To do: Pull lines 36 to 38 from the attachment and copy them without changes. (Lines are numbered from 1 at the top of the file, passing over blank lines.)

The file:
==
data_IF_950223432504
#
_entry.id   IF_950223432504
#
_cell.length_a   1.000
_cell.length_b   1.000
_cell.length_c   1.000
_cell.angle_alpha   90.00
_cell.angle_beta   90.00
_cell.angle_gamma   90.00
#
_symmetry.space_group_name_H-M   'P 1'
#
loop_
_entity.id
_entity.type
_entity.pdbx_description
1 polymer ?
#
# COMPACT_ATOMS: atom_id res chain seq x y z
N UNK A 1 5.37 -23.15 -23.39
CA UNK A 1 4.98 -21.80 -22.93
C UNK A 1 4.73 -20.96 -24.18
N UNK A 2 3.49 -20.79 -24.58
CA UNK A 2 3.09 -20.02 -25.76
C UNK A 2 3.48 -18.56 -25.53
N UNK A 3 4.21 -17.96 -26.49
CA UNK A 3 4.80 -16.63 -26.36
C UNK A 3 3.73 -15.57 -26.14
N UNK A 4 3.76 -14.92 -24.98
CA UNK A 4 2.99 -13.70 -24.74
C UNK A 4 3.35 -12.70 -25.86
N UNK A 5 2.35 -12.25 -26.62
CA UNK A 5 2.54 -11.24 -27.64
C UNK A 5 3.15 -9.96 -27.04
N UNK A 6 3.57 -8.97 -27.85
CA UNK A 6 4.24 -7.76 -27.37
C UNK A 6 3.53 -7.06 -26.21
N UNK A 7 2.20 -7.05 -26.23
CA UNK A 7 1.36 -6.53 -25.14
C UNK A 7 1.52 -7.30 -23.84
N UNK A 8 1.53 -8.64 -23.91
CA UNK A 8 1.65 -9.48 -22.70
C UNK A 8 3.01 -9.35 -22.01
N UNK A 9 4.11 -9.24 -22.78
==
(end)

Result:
N UNK A 6 3.57 -8.97 -27.85
CA UNK A 6 4.24 -7.76 -27.37
C UNK A 6 3.53 -7.06 -26.21